3 Feb 2014

Benefit reforms could push full-time carers into debt and food poverty

In many ways, the army of carers looking after their disabled, elderly or seriously ill relatives epitomise what David Cameron means by Big Society. They are – day in day out – helping take some of the burden that would otherwise fall to local authorities, the NHS or central Government.

Yet a detailed analysis by the charity, Carers UK, reveals that over the next four years they are facing a £1bn cut to financial help. This, the charity says, is pushing them into debt, arrears and food poverty.

There are around 6.5 million carers in the UK – 58 per cent are women and 42 per cent are men. The charity estimates that they save the economy £119 billion a year – an average of £18,473 for every carer.

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Now, following a year-long investigation into the cost of caring for an older or disabled relative, the charity says cuts to the financial support of full-time carers between 2011 and 2018 include:

Carer’s allowance: £175.63m cut
24,457 fewer entitled to the carer’s allowance with implementation of the Personal Independence Payment.

Bedroom tax: £150.70m cut
At least 40,000 carers to see rent support cut by over £700 a year because of the housing benefit ‘spare room’ changes.

Benefit cap: £72.4m cut
At least 2,946 carers to see incomes capped, losing an average of £105 a week.

Inflation switch: £421.91m cut
Dramatic devaluing of the carer’s allowance by 2018 with the switch from the Retail Prices Index to the Consumer Prices Index.

Real-terms cut to Help For Poorest: £76.94m cut
350,000 worst-off carers hit by means-tested benefits freeze.

Council tax support: £170.34m cut
Over 240,000 carers face additional council tax charges following the scrapping of the council tax benefit.

Helena Herklots, chief executive of Carers UK, said: “These are families already struggling to make ends meet, often having been forced to quit work to care full-time for ill or disabeld love ones.

“Now they face even greater hardship as cuts to disability benefits kick in and start to strip even more carers of their allowances. By pushng the nation’s carers to financial breaking point, the government is undermining our families’ ability to care for each other.”

The charity accuses the government of ‘hitting’ the carers by benefit cuts which are designed to move people into work and penalise those who are ‘not contributing to society’.

The realities facing full-time carers

Eleanor Condron, of Colne in Lancashire, cares for her partner Simon Carter, who has Type 1 diabetes and is a paraplegic following a serious motorbike accident seven years ago. Simon is a paralysed from the ribcage down, he needs a wheelchair and needs constant care. Eleanor was working as a special needs teaching assistant and tried initially to combine work and caring but it eventually became impossible.

03_wheelchair_g_wCaring is full-time for Eleanor and they had no support from care services for seven years, and have only got some help from care workers recently when Simon’s condition deteriorated. They were also moved between different social housing accommodation until four years ago, when they were placed in an adapted two bedroom bungalow which has been further adapted for them.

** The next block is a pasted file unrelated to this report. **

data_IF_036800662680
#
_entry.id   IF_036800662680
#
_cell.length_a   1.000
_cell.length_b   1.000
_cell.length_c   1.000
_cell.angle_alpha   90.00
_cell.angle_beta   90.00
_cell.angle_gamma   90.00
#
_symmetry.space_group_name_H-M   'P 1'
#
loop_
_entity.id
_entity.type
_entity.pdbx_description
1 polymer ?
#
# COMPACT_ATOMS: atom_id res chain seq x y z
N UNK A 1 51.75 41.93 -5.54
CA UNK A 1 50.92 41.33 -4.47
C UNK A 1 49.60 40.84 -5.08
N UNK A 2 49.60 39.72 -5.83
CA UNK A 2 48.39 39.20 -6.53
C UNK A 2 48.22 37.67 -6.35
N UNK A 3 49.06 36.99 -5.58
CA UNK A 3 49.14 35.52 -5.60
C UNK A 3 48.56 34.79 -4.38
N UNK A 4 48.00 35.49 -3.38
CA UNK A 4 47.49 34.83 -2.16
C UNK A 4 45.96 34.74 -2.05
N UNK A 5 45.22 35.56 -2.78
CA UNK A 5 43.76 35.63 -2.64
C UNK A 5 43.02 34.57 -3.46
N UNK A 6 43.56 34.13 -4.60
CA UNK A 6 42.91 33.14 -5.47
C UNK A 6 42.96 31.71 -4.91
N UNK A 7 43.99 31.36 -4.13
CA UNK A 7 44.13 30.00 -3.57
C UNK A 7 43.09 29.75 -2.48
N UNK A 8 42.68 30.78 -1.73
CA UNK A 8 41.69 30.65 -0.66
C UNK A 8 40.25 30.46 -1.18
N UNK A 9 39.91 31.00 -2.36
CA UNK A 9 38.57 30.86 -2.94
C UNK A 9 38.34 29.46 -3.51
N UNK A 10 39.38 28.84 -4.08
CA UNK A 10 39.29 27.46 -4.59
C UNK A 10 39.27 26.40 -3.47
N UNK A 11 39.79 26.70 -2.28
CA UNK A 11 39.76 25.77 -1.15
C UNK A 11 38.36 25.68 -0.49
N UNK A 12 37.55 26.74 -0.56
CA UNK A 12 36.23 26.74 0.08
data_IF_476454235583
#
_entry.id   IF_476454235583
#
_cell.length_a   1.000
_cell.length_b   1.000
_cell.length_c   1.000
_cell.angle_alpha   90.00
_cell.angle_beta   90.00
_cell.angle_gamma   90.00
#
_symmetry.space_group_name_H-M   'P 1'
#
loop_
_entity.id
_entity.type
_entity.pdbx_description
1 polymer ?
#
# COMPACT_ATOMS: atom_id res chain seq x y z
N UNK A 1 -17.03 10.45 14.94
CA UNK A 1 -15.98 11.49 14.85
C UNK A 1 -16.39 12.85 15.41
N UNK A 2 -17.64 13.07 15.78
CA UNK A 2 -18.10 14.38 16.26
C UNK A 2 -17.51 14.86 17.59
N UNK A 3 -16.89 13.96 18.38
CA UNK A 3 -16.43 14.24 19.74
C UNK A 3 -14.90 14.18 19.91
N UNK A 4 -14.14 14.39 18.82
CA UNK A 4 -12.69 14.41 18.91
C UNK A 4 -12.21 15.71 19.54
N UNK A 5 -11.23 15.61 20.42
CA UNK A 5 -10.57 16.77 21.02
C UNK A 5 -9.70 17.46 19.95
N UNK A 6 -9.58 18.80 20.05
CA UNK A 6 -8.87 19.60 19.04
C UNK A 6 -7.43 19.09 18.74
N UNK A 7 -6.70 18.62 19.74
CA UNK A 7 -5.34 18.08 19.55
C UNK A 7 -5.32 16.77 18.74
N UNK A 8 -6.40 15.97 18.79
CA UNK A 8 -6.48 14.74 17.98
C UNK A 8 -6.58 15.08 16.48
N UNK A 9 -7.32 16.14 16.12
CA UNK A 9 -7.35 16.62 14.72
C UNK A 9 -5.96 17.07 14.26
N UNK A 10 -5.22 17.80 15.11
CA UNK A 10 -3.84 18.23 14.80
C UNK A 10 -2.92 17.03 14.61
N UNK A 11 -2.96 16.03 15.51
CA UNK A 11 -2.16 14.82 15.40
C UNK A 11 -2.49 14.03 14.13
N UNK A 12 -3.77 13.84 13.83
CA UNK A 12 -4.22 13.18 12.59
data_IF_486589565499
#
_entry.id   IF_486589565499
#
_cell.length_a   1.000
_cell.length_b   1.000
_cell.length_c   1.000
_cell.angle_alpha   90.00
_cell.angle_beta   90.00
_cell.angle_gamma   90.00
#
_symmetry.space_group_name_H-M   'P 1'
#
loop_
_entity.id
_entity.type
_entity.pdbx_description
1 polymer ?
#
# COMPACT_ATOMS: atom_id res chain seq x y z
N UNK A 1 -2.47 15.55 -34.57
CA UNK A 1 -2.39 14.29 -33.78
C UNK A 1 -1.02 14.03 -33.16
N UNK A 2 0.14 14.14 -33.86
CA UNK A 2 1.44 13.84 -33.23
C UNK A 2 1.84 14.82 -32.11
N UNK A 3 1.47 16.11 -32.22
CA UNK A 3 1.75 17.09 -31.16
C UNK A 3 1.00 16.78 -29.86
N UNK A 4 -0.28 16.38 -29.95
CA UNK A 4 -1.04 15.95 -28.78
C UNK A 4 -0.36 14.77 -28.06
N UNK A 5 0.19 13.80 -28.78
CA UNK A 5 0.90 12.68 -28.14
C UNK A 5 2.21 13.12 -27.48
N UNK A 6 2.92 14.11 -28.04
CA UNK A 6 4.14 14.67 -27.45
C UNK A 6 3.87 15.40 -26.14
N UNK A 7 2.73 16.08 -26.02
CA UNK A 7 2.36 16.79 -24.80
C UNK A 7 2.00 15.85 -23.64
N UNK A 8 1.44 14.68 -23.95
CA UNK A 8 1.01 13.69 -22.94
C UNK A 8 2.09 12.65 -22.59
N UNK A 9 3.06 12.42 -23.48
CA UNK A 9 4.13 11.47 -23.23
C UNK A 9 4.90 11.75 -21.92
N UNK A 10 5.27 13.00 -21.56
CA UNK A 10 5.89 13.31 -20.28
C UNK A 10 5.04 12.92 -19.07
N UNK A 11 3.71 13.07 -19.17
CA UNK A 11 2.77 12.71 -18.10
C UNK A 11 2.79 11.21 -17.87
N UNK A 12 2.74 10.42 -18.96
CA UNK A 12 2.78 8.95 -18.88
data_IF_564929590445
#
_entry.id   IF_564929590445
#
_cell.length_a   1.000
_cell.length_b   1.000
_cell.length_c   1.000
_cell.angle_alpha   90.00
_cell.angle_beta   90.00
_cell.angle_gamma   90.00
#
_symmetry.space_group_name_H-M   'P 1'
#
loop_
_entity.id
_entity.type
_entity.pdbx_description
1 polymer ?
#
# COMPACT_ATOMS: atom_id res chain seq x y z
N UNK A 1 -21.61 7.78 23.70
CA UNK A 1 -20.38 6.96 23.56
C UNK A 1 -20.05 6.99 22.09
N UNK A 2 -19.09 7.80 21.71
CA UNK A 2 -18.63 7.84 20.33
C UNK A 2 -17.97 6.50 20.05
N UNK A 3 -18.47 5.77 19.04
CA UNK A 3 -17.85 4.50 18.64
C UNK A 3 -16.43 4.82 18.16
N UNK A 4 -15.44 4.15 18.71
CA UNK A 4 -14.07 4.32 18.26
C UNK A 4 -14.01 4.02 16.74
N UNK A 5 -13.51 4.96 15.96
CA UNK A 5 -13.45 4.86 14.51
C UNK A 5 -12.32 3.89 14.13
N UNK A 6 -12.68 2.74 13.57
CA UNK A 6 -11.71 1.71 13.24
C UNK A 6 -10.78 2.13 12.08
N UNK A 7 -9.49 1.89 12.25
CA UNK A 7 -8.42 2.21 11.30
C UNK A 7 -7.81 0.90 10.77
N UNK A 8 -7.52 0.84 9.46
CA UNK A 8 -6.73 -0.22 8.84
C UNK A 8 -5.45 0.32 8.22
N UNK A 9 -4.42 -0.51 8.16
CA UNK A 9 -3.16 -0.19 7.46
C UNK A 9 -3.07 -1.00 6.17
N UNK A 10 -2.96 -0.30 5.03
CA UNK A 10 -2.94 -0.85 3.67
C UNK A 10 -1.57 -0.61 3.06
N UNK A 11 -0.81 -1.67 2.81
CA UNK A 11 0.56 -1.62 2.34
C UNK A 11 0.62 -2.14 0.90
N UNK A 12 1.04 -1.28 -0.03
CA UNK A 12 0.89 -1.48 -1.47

Simon sleeps in a hospital bed, so they can’t share, but Eleanor has a small bed pushed up against the wall in their room as she has to be there throughout the night in case he has a seizure, ‘autonomic dysreflexia’ (dangerous hypertension common with spinal cord injuries), or needs changing or toileting. There is no other space in the room because of her bed and the space needed around his bed to allow him to get out of his wheelchair and to enable Eleanor to lift and care for him. Their second bedroom houses their other furniture and equipment like his wheelchair.

Yet they are being told this room is spare and are having to find £46 a month, over £550 a year, as their housing benefit is cut because of the size criteria ‘bedroom tax’ changes, the switch from RPI to CPI that will leave them hundreds of pounds worse off by 2018, the means tested benefits 1 per cent freeze, and the possible loss of disability benefits and Eleanor’s carer’s allowance as a result of the introduction of the new Personal Independence Payment. They already feel isolated by Simon’s disability and the cost pressures on them – ‘stuck in the same four walls’ and rarely able to get out of the house.

They point to the changes to disability living allowance which is to be replaced by personal independence payment. The government’s own impact assessments indicate that there will be a reduction in disability benefits which will, in turn, mean a reduction in the allowance the carer receives. In fact, Carers UK believes that as a result of the introduction of PIP, about 24,457 fewer carers will receive this allowance.

A DWP spokesperson said: “We recognise that carers provide an invaluable service to people in some of the most vulnerable circumstances in our communities.  That’s why we’re spending around £2bn this year on carer’s allowance, and even more in the future.

“Universal credit will ensure that those carers on low incomes receive the support they need by allowing them to keep more of their own money as they move into work.  It will also give carers more flexibility if they need to take a break.

“The greater simplicity of universal credit will also help substantially increase the take-up of currently unclaimed benefits, especially among those at the lower end of the income distribution.”

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